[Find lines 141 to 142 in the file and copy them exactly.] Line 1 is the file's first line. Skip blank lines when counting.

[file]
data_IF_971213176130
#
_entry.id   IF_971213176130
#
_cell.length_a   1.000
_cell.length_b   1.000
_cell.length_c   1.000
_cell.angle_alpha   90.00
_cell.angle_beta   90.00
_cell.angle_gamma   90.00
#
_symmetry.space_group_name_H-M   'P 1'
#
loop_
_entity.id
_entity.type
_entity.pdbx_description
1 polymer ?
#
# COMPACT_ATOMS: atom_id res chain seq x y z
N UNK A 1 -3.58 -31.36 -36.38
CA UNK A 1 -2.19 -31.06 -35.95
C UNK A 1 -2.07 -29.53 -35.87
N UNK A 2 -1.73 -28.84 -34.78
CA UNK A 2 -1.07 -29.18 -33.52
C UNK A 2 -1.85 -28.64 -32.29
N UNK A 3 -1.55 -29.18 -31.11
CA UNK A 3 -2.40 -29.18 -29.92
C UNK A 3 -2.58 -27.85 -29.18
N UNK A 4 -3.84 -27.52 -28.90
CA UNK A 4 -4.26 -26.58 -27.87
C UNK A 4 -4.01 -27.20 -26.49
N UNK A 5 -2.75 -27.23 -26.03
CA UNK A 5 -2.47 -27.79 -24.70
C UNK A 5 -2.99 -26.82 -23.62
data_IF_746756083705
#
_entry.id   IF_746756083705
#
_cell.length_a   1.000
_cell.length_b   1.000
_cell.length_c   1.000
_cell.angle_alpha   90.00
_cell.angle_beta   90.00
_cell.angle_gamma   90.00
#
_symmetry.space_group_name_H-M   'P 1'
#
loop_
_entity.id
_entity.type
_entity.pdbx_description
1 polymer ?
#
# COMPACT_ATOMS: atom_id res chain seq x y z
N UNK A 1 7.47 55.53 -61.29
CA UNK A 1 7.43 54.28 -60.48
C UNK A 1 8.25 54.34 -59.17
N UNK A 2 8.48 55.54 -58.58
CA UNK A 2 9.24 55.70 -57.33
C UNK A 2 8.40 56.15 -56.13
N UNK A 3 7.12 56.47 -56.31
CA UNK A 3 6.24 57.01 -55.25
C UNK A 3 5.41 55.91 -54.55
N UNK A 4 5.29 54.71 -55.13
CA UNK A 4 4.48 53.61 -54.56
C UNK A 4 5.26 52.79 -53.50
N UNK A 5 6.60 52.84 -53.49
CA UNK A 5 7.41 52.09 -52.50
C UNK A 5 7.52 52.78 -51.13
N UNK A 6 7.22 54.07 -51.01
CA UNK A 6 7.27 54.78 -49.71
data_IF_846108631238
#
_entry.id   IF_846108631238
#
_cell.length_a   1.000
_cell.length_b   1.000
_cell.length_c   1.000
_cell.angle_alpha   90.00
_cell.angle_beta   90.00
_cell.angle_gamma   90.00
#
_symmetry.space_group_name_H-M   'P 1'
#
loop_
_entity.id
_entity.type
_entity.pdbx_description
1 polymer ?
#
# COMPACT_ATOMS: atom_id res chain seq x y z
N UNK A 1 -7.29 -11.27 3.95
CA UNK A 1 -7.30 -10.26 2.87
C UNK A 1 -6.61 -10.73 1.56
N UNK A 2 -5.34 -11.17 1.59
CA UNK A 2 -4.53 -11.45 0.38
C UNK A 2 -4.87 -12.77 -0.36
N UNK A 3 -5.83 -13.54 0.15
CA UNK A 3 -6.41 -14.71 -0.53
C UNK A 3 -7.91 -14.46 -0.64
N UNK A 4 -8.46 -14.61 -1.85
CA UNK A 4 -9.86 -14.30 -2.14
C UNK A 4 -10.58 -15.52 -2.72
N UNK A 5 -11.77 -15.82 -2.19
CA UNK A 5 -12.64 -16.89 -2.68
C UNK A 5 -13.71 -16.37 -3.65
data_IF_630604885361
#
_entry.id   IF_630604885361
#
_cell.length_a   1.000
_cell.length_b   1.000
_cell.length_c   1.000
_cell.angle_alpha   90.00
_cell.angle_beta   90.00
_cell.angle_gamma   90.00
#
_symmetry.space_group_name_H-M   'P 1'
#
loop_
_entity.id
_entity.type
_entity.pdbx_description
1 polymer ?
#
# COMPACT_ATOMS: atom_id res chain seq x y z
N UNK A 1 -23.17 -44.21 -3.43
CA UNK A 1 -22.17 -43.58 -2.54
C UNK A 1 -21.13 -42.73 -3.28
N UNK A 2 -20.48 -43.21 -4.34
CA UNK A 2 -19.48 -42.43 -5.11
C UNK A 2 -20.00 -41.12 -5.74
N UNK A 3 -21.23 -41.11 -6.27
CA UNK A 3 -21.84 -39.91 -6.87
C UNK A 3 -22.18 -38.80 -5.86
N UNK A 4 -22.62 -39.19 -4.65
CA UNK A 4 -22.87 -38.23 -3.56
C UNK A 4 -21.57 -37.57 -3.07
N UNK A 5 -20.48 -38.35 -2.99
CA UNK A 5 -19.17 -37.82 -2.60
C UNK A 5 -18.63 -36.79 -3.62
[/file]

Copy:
CA UNK A 5 -19.17 -37.82 -2.60
C UNK A 5 -18.63 -36.79 -3.62